More and more I am noticing that fat bodies are being used at the forefront of brand launches and campaigns as a way of appearing inclusive and body positive. And I say appearing because lately, I’ve noticed that it is about appearing body positive and not actually being inclusive.
Fat bodies do not exist to be your marketing tool.
Let’s start off by saying that if this reads more as a rant than a blog post, that’s probably because it’s something that has been sitting on my mind for the majority of 2020. I even pitched to a few publications, and at this point, I just need to write it SOMEWHERE. It’s not a new take, and shouldn’t be a hot one. But here I am, all fired up as my nighttime skincare routine awaits me.
And I’m also writing this as someone who can appear straight-sized these days, or on the smaller end of the plus-size range. I can fit into some of the brands I’m going to talk about, but that is not the point and really it’s not about me. Even though I’m one of the many fat bodies that this affects, I know that I still have a lot of privilege.
And I’m white – whereas the body-positive moment was started by Black women and was about a lot more than posting photoshopped glittery stretch mark photos on Instagram.
This is a letter to brands, both that I’ve worked with and some I would love to one day, to MAKE clothes that fit fat bodies instead of just preaching inclusivity.
And I know from conversations online, that I’m not alone in these thoughts so just stick with me as I ramble, and let us hope it makes sense.
So why now?
Honestly, it might just be because this year I’ve wanted comfy clothes so bad but I quickly realized that was somehow a hard task. And it shouldn’t be. Or it could be that I am running out of patience.
I get it, making larger sizes is hard (like don’t really get it but I try to give the benefit of the doubt) but purposefully using body acceptance and body positivity is sneaky. It’s misleading.
And it’s exhausting.
When I first started pitching this, I was told it wasn’t a story because people can shop elsewhere (you can eye-roll, because I did) and that is one way to look at it.
And then I looked at the stores and brands that people were mentioning to me.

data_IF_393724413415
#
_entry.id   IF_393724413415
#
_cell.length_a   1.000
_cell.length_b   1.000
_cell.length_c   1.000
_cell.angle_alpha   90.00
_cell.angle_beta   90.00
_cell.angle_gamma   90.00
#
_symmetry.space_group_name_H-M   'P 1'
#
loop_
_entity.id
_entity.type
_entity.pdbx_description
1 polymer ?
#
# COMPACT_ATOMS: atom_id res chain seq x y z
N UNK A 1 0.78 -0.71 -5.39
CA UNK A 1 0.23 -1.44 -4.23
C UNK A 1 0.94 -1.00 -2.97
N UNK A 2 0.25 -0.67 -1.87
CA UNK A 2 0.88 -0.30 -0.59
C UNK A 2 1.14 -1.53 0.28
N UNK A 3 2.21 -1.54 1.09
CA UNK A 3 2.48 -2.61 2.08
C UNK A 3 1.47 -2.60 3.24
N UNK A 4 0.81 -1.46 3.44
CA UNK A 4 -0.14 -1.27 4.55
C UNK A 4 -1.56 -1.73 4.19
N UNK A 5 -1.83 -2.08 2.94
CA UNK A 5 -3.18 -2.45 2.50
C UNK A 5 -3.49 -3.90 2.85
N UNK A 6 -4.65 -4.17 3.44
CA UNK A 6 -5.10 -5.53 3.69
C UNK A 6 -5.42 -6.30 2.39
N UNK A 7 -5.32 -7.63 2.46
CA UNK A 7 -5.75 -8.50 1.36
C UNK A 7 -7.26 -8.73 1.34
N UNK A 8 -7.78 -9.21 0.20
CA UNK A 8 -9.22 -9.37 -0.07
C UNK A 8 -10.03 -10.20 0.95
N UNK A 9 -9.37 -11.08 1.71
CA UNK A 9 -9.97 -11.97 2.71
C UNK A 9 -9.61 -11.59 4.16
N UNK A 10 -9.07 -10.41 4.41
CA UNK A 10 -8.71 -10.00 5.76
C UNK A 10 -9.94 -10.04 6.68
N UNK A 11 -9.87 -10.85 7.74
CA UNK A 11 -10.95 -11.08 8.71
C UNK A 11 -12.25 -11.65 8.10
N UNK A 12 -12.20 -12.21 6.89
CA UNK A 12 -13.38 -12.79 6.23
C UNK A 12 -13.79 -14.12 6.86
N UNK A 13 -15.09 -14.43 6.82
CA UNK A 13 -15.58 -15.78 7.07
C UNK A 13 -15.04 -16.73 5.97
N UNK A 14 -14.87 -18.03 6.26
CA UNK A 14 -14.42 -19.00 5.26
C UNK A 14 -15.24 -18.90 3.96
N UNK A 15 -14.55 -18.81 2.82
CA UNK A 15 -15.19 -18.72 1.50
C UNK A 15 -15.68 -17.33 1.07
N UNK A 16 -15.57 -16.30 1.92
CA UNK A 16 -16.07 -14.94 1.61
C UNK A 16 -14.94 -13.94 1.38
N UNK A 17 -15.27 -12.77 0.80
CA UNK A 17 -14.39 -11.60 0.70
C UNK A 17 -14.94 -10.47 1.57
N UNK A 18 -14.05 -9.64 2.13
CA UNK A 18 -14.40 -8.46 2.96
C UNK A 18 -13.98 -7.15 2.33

Some of them I agreed with from first-hand experience: Aerie (American Eagle too, but Aerie leans HARD into the body positive moment), and Old Navy (notorious for fat tax, and excluding plus-size options from stores as well as online sales). Others I hadn’t tried yet and wouldn’t have even known purely based on what I had seen through social like Fenty Savage (larger cups are left out, with the styles being different depending on the cup size) and Brunette the Label. The latter, I see many ‘body positive’ influencers push and their motto is “uplift all babes, all day, every day.” Yet their sizes go to a large, sometimes x-large/xx-large, which begs the question of what “all babes” actually means. As one woman question in my public asking around this topic (rightfully) said: “Are you only a babe if you fall into the sizes?” Gross.
There are so many other brands, and this has been happening for years. And will keep happening.
This doesn’t even touch on brands that offer some plus-sizes (Joe Fresh, now Lululemon, Nike, you get my drift) but not an inclusive range. And this is also not the post that’s going after brands to offer smaller sizes, because I do not have the energy to touch that.
We could have an entire series on this.
But I digress.
An event on ‘self-love’ that left me feeling less than loved
I guess this is where the thinking started, even in the back of my mind.
A few years ago, I was at a self-love event that was meant to speak to body positivity and different sizes. When the speaker, Mary Young, went on stage I was thrown off because I had never heard a straight-sized woman speak on body positivity – but I held out hope.
Her products were gorgeous. The photos were stunning. And the brand’s tagline?
She went on to talk about how her goal was to build a brand that ’empowers women with different body types.’ And that wasn’t a message I heard often – the idea of empowering ALL women’s sizes. And then, the Self-Love Club – complete with a woman in the video who looked, well, different than what I was used to with lingerie brands.
I was sold.
And then I noticed the brand only goes up to a large (sometimes an x-large), capping out at a size 12.
Immediately I was confused, saddened, and disappointed. And when I began to think about writing this, and reaching out to see if others related, Mary Young was one of the two Canadian brands that were repeated over and over.
I will say, that if you scroll their social platforms, they don’t use larger bodies.
But the wording – the idea that their mission is to welcome everyone of every shape, only to have the sizes be so limited, isn’t okay.[Editor’s note: read this post here on a MARY YOUNG update!]
You aren’t redefining anything if you don’t have an inclusive size-range